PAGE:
The Great Crossing
They always said I had effectively built a wooden boat on wheels, so it was perhaps apposite that I should spend my first night parked in a marina.
I hadn’t been on the Barfleur ferry since I was tricked into going on a week-long school trip to Fougeres to practice my French on a series of unwitting boulangeries. Now, I was a man of more independent means, being piloted into the hold behind a long queue of white plastic motorhomers.
The first matter I had to address on my maiden voyage was that my drawers swung open around every roundabout. It was Sunday as I arrived in France and every boatyard and marina in Cherbourg was closed, so there was nothing for it but to moor up in the marina car park, order a chitterling sausage (not recommended) and wait for the chandlery to open the following morning.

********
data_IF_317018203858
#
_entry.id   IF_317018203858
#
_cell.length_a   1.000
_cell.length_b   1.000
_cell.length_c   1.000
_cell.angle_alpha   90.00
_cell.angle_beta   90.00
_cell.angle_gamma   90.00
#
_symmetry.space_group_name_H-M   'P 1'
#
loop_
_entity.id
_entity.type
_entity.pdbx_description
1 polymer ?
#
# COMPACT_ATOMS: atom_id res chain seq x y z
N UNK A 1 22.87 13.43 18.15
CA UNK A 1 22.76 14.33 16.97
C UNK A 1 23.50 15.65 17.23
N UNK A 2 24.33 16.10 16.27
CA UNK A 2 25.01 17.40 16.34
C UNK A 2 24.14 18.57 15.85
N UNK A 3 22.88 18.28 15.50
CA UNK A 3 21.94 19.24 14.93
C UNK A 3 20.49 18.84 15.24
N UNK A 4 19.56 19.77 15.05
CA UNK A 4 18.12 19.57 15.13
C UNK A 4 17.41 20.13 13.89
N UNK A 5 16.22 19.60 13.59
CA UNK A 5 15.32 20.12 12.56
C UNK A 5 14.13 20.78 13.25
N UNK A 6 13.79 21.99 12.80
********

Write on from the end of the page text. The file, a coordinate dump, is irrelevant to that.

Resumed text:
Rigged up with a stylish yet rudimentary system that involved the purchase of extortionate stainless steel cleats and very pleasing green-flecked rope to keep my drawers in place during transit – a system that not to be rectified until my return to England some months later where my pound went a little further – I was set to hit every winding switchback the Alps could throw at me.